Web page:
Border Crossings Continued

Virtual Event

Premiered on November 20, 2020

Curated by LACO Principal Keyboard Patricia Mabee, Episode 2 explores works by Spanish Baroque composers Josep Pla and Gaspar Sanz, and 20th century Brazilian composer Heitor Villa-Lobos.

This episode is dedicated to the memory of baroque music champion, Warner Henry, and in honor of the Henry Family.



Trio Sonata No. 3 in F major

8 minutes


Assobio a Játo (The Jet Whistle)

11 minutes



4 minutes


Pastoreta Ychepe Flauta

9 minutes

Program Notes

Tonight’s “Border Crossings, Continued” broadcast features composers from different centuries and countries, like Spain and Brazil, and includes an anonymous composer who is believed to have originated from Bolivia. LACO Principal Keyboard Patricia Mabee leads a harpsichord program that indeed crosses borders, as the name of this concert suggests.

Not much is known about the Pla family, but we do know they were musicians and composers who probably came from Catalonia, Spain. We know that there were three brothers, although it’s not always certain which brother wrote a particular piece. Their works often just bore the name “Pla.” Josep Pla (c. 1728-1762), who was the youngest of the three brothers, was also known as “José.” He lived in Spain and in Germany during his career and composed both vocal and instrumental music. The piece on the program is one of his few surviving works.

Heitor Villa-Lobos (1887-1959) was perhaps one of the most important composers of art music to come out of Brazil in the twentieth century. He was also a conductor and multi-instrumentalist, and wrote more than two thousand pieces during his career. In his late teens and early twenties, he spent five years traveling around the Amazon to learn more about the folk music of the people. This experience had a profound effect on his art. Weaving together Brazilian folk music and elements from Western art music, Villa-Lobos forged a unique and thoroughly personal style. Assobio a Jato was composed in 1950 in New York. The name means “Jet Whistle,” which is an extended technique used on the flute (heard in the last movement of the work) that sounds like a jet. The work also features the cello, which was one of Villa-Lobos’ main instruments.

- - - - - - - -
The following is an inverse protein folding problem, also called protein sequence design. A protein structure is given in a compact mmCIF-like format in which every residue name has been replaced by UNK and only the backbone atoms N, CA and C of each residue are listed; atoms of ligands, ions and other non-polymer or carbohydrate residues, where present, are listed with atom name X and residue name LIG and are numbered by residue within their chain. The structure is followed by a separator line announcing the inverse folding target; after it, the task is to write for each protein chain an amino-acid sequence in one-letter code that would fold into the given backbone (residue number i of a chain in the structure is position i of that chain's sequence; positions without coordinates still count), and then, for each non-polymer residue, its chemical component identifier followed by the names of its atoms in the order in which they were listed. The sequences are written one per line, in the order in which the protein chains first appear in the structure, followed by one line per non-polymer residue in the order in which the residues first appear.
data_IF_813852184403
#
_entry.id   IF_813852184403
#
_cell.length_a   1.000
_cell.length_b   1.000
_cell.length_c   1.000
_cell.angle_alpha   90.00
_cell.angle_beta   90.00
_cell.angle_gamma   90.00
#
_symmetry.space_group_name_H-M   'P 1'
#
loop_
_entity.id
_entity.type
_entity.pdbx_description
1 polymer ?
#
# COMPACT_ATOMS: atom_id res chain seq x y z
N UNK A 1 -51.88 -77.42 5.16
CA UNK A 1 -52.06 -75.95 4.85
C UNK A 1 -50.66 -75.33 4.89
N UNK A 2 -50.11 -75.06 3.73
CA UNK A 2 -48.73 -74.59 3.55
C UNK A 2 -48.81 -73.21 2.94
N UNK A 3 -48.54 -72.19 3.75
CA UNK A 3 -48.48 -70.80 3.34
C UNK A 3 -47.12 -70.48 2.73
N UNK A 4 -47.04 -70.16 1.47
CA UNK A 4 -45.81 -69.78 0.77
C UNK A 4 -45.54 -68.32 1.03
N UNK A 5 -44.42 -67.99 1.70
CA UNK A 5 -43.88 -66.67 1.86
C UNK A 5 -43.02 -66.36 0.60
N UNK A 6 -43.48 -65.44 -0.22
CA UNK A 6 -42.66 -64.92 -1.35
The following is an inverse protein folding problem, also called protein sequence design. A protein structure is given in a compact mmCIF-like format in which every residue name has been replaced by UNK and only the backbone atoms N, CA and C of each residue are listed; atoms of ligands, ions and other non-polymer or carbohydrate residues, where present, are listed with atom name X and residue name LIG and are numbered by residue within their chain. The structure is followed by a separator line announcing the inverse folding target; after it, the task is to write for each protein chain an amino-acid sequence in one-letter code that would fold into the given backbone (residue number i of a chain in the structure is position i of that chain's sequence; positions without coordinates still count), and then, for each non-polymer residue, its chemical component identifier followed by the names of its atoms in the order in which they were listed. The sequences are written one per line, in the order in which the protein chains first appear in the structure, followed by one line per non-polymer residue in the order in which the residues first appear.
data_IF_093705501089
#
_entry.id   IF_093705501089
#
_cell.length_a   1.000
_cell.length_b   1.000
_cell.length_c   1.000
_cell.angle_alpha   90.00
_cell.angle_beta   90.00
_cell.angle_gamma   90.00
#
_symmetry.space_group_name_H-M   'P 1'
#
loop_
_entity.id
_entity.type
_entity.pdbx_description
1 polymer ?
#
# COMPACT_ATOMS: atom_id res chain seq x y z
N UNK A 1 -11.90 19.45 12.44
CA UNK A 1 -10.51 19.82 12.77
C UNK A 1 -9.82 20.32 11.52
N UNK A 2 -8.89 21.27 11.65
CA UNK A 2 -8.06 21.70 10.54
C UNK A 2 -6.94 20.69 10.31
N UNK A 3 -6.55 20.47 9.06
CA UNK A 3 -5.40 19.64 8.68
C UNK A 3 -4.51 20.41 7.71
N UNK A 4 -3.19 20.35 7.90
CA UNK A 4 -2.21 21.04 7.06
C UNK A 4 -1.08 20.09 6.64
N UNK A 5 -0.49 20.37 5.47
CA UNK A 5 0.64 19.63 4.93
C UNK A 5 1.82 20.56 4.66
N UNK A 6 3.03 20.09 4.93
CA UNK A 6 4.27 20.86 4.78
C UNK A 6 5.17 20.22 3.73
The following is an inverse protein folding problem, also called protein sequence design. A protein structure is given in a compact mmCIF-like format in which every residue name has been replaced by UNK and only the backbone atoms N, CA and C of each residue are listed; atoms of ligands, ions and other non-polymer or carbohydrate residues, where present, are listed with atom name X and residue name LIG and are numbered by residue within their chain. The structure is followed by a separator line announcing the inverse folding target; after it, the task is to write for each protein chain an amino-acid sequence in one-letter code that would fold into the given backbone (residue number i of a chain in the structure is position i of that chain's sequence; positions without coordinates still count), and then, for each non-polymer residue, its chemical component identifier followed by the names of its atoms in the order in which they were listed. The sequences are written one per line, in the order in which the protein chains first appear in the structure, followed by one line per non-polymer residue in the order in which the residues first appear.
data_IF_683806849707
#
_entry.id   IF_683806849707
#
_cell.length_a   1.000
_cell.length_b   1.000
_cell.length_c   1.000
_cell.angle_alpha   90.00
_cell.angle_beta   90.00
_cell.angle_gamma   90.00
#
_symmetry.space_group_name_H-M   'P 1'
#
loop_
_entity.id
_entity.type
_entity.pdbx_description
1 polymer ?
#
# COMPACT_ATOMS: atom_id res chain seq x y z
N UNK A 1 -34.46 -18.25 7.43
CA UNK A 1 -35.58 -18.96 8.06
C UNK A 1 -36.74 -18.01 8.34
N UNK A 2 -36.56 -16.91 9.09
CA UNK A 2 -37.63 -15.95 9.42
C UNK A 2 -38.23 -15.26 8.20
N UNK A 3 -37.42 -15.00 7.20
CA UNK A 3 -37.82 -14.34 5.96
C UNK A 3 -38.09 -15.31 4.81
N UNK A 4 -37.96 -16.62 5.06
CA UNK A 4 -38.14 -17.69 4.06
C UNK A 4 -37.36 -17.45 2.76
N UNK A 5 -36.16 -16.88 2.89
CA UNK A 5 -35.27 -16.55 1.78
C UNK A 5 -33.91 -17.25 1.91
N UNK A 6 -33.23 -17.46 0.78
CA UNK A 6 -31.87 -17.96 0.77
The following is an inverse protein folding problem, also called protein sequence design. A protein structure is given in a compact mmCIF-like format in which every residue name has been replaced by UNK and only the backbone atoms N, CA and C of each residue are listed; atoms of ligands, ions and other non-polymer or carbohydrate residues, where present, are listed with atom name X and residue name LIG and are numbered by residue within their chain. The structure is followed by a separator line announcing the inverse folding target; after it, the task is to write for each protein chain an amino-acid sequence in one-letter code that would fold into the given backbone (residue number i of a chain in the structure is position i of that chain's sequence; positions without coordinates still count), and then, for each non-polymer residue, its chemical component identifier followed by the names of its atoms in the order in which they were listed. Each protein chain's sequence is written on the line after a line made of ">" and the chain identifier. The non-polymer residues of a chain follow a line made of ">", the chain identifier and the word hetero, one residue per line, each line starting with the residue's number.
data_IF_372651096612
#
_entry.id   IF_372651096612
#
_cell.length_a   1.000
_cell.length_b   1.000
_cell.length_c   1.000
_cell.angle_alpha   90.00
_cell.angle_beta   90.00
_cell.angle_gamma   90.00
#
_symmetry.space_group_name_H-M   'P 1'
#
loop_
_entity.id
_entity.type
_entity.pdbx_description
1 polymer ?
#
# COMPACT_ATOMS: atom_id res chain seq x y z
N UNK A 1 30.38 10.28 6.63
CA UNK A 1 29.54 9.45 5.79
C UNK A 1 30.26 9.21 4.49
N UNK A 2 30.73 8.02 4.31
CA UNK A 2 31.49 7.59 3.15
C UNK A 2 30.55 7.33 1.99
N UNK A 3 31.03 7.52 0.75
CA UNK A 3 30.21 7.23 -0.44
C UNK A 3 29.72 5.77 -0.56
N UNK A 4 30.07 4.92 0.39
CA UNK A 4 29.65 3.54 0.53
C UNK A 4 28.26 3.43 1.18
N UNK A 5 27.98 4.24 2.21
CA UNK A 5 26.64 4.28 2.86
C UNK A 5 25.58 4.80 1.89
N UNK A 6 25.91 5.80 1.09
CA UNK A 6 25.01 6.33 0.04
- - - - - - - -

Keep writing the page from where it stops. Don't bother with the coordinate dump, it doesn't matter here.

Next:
Gaspar Sanz (c. 1640-1710) was a priest, composer, and multi-instrumentalist from Spain. He was well educated, attending the University of Salamanca, where he studied both theology and music. Some of his writings were pedagogical; he wrote three books containing repertoire for the Baroque guitar. These pieces are still taught to classical guitar students today and Sanz’ works have helped modern musicologists and guitarists better understand performance practices of the Baroque period.

Christine Lee Gengaro, PhD


Close Quarters features classical music performances set to images and art created and processed in a first-of-its-kind digital studio at Wilhardt + Naud. Music Director Jaime Martín and Director and Designer James Darrah seek to create a digital series that celebrates collaboration in an age of isolation.

Close Quarters is a Los Angeles Chamber Orchestra original series and you can find it for free on Youtube, Facebook and our website.

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